ArrowArtboardCreated with Sketch.Title ChevronTitle ChevronIcon FacebookIcon LinkedinIcon Mail ContactPath LayerIcon MailPositive ArrowIcon Print
Tea Leaves

Cassette tape revival turns old trash into new treasure

Musicians and fans like its affordability and physical qualities in a digital world

The resurgence of vinyl records over the past decade has been well-documented. Now the compact cassette, for all its imperfections, has been placed in the revivalist ranks. (Getty Images)

The humble cassette tape has long seemed destined for a dignified death, taking its place beside the rotary dial telephone, the floppy disk and cathode-ray tube televisions in the cobwebbed corners of museums or junk shops. Yet almost 60 years after it was first launched by Philips, the Dutch electronics company, the tape today doggedly endures, finding new fans in an era of digital overload and riding in the slipstream of the so-called vinyl revival.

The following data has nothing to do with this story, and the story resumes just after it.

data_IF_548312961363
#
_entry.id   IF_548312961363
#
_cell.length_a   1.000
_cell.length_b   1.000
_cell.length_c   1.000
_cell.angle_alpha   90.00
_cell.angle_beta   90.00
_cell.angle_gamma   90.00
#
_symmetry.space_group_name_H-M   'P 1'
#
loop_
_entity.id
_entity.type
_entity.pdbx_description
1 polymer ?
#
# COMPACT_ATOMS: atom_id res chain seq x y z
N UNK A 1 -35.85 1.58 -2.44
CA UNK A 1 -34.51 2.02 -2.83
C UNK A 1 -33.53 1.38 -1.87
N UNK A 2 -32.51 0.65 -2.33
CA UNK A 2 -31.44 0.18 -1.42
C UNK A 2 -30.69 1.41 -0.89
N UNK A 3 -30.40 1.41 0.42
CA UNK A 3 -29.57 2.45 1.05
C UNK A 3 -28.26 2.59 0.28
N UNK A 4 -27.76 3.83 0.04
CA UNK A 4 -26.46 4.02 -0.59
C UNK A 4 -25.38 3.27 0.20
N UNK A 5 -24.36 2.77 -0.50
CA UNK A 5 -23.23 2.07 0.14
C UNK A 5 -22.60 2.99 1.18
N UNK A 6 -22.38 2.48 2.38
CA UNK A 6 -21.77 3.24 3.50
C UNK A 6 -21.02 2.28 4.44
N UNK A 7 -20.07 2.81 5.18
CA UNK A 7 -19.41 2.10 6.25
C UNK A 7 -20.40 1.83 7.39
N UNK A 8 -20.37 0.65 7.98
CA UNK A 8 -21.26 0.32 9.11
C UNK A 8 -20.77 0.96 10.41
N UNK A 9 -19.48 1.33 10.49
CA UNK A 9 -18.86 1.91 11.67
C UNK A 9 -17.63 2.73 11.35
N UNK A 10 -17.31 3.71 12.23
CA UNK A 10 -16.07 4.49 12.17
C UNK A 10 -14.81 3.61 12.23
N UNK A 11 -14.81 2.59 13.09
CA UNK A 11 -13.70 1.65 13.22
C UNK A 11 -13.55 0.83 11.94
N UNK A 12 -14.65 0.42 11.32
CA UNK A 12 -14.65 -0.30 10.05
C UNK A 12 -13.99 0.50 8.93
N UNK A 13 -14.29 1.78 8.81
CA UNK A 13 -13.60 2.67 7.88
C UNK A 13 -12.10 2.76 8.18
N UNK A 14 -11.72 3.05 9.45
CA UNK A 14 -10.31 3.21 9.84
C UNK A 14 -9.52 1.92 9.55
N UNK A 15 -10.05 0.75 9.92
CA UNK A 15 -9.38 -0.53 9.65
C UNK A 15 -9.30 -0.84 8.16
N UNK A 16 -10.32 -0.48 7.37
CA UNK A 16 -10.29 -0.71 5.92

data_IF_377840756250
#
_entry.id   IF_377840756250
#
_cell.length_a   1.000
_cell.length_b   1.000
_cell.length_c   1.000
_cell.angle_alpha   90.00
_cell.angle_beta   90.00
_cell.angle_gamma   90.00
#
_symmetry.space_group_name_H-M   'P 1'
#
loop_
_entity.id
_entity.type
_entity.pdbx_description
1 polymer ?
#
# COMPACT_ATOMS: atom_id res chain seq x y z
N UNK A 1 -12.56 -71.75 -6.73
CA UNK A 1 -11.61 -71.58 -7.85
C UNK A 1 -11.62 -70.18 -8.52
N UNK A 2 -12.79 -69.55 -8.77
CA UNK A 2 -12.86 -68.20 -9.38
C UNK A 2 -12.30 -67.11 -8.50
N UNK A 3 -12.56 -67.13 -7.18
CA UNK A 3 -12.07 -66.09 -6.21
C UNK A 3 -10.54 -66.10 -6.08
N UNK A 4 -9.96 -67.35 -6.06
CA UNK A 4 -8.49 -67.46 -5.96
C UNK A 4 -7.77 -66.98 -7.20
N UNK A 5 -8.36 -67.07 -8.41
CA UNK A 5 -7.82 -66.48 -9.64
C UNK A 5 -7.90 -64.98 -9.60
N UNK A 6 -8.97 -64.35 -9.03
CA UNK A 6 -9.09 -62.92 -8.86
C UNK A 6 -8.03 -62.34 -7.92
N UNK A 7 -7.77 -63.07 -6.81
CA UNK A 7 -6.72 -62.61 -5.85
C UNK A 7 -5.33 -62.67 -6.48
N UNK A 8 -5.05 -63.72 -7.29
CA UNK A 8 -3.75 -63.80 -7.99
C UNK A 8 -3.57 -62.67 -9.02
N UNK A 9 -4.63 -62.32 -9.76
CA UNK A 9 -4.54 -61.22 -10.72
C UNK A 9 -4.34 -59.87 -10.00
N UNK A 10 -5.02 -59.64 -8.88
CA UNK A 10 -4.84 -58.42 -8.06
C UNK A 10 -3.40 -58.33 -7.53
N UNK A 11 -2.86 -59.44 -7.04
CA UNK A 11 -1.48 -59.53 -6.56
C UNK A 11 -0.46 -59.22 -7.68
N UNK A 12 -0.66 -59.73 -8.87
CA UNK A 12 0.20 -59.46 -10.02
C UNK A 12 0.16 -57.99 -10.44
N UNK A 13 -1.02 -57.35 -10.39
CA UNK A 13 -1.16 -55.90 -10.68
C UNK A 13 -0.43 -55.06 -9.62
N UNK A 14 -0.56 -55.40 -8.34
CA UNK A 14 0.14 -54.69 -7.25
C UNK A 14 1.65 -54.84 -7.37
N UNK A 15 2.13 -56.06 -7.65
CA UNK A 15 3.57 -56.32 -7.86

For many growing up in the 1980s and 1990s, this pocket-size piece of plastic was a prime enabler of musical discovery. The ability to record songs off the radio or other mediums with a blank cassette opened up new possibilities for finding and sharing music, and gave rise to the concept of the mixtape. Cassettes were cheap and fairly durable -- at least until the magnetic tape spilled loose and would need to be wound back in with a pencil stuck through the spool.

Sponsored Content

About Sponsored Content This content was commissioned by Nikkei's Global Business Bureau.

Discover the all new Nikkei Asia app

  • Take your reading anywhere with offline reading functions
  • Never miss a story with breaking news alerts
  • Customize your reading experience

Nikkei Asian Review, now known as Nikkei Asia, will be the voice of the Asian Century.

Celebrate our next chapter
Free access for everyone - Sep. 30

Find out more